Goldman Sachs rainmaker drops $16M on Palm Beach spec house

Founder of Mount Vernon Company sold the newly completed home after buying the lot for $4.5M last year

Bruce Percelay with 261 Nightingale Trail (LinkedIn, Google Maps, Getty Images)
Bruce Percelay with 261 Nightingale Trail (LinkedIn, Google Maps, Getty Images)

The head of commodities trading at Goldman Sachs bought a newly completed Palm Beach spec house for $16 million from one of Boston’s leading landlords.

Records show Edward and Natalie Emerson bought the house at 261 Nightingale Trail from 261 Nightingale LLC and 527-529 Beacon Street Realty Trust, which had 61.8 percent and 32.2 percent stakes in the property, respectively. The entity 261 Nightingale LLC is a Massachusetts corporation managed by Bruce Percelay, founder and chairman of Boston-based Mount Vernon Company. Mohsen Vessali signed as trustee of 527-529 Beacon Street Realty Trust. Vessali is CFO of Mount Vernon.

Buyer Edward Emerson is head of commodities trading at New York-based Goldman Sachs, among the financial firms that have moved divisions to South Florida. Goldman Sachs’ commodities desk’s revenue topped $2.2 billion last year, making Emerson one of the top earners in the entire company, Bloomberg reported in January.

Natalie Emerson is president of the parent association for New York’s Avenues the World School, a private pre-K-12 school, the school’s website shows.

Margit Brandt of Premier Estate Properties confirmed she represented the sellers, and Gary Pohrer of Douglas Elliman confirmed he represented the buyers.

Records show Percelay bought the property for $4.5 million in March of last year from Palm Beach-based Sabatello Construction. According to Brandt, the purchase included a contract for Sabatello, led by Carl Sabatello, to build a Harold Smith-designed house.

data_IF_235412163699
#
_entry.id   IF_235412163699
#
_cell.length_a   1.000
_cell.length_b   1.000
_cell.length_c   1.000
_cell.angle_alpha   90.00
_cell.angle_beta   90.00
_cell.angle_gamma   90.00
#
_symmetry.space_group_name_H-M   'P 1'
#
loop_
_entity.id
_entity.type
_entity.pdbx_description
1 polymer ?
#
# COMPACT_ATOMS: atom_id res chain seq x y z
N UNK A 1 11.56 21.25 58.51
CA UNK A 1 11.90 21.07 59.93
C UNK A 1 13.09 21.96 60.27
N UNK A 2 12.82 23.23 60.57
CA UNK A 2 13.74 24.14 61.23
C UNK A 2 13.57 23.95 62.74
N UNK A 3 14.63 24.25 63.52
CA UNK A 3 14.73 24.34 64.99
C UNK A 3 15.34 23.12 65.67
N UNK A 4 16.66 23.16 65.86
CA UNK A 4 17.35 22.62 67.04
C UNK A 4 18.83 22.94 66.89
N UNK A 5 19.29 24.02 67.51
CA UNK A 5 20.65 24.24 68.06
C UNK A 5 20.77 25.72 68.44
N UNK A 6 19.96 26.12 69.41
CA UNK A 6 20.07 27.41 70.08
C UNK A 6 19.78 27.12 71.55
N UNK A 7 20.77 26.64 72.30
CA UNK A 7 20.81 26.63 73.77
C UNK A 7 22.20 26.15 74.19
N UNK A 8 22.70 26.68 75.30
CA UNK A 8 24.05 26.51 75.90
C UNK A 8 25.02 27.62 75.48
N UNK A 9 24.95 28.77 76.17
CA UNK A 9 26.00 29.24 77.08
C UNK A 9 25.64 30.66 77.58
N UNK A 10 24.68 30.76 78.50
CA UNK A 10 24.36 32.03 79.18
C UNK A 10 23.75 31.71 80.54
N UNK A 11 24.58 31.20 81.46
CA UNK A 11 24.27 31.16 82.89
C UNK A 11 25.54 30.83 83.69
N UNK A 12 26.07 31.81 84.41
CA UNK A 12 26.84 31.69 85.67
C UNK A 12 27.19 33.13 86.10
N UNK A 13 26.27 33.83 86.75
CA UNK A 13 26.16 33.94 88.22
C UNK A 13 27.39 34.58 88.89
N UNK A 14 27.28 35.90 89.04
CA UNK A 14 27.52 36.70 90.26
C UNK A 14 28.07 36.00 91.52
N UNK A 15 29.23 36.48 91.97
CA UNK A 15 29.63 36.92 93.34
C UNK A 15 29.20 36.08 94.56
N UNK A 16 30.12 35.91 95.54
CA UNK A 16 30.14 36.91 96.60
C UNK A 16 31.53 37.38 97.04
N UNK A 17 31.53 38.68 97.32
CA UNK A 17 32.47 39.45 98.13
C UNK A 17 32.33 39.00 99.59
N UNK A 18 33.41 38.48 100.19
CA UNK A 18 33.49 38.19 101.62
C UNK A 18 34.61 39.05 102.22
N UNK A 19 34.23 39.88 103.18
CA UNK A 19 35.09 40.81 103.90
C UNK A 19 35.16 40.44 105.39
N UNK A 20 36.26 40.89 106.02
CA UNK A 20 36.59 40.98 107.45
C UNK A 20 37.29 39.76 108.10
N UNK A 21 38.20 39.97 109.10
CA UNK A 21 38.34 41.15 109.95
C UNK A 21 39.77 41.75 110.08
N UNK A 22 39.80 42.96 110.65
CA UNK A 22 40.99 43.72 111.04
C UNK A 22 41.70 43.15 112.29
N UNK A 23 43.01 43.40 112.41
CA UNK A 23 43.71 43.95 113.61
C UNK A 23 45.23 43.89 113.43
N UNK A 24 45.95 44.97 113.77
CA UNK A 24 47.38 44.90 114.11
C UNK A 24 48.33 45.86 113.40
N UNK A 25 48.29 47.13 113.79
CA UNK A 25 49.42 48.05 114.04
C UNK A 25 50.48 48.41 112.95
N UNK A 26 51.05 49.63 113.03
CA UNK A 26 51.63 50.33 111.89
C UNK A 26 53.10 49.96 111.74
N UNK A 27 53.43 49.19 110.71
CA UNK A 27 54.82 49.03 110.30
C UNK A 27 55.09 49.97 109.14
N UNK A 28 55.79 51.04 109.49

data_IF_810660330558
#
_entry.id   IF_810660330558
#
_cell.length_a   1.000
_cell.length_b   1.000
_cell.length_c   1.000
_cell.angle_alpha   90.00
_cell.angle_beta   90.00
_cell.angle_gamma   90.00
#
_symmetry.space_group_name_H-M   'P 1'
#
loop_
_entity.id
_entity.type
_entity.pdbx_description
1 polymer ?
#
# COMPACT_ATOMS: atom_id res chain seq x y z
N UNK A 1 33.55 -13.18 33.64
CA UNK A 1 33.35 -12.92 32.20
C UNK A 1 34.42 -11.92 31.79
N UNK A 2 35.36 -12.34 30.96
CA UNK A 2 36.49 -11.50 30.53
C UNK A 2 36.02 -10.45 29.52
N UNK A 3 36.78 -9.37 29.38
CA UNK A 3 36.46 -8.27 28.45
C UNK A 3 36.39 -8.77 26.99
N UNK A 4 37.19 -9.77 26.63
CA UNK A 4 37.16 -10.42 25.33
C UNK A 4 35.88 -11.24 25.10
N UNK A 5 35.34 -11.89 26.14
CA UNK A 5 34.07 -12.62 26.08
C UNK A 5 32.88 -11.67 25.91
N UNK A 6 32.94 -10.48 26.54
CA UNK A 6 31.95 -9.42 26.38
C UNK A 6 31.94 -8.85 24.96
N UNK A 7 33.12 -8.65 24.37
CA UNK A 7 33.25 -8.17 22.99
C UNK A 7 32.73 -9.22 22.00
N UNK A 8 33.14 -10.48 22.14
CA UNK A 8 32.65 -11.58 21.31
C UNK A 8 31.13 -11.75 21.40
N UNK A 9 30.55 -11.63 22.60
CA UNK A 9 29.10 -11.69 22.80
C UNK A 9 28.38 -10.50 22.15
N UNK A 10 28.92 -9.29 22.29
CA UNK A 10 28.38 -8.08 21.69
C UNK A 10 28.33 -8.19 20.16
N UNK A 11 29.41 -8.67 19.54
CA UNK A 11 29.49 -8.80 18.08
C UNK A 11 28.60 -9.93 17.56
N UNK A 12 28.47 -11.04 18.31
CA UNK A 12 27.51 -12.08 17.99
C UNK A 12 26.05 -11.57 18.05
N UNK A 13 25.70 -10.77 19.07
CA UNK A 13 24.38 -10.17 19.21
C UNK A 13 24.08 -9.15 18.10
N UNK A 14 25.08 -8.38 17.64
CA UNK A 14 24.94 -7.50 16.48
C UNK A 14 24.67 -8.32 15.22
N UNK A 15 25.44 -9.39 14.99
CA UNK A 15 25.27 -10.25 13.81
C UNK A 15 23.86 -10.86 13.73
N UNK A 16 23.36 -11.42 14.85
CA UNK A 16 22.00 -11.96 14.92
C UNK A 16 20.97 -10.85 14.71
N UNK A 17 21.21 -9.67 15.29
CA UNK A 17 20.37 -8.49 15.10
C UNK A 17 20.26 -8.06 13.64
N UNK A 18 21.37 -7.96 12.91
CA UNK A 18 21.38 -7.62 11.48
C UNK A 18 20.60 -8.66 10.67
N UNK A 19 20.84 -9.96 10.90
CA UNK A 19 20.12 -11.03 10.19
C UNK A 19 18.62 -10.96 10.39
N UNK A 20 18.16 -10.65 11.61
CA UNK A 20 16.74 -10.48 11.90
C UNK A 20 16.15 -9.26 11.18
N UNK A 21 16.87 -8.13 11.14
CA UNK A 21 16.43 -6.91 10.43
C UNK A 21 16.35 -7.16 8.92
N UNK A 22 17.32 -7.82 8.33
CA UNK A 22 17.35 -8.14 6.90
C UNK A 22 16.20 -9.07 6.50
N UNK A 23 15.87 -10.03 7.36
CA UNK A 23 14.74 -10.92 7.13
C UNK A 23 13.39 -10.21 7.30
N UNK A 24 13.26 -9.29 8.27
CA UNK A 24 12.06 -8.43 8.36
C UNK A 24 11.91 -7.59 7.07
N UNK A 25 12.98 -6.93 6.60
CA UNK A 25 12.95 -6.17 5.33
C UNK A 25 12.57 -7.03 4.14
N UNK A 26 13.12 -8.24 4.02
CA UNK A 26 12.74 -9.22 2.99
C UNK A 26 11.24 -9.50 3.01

Brandt said the seller originally intended to be an end-user of the property, but commitments in Boston got in the way.

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“The house was supposed to be for him and his family,” she said.

Once Percelay decided to sell, it went into contract before Brandt could list it on the Multiple Listing Service.

The completed house spans 5,392 square feet, with five bedrooms and six bathrooms according to an Instagram post by Brandt. Property records have yet to reflect new construction on the nearly half-acre lot. Both brokers confirmed the property includes deeded access to the beach and the Nightingale Trail beach cabana, which Brandt said is a coveted amenity for Palm Beach residents.

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Brandt said the sale reflected the strength of Palm Beach, even as its luxury market begins to stabilize.

“We’re still commanding high prices because there’s just not that much inventory,” she said. “We’re still closing [at] $3,000 a foot.”

Since the onset of the pandemic, Palm Beach’s market has seen unprecedented sale prices and through-the-roof demand. In July, a venture capitalist bought a waterfront compound for $48.9 million. This month, developer Todd Glaser bought back the Palm Beach mansion he sold for $16 million in 2019, dropping $23.2 million for the non-waterfront home. In June, a former Goldman Sachs executive paid $12.1 million for a non-waterfront Palm Beach house.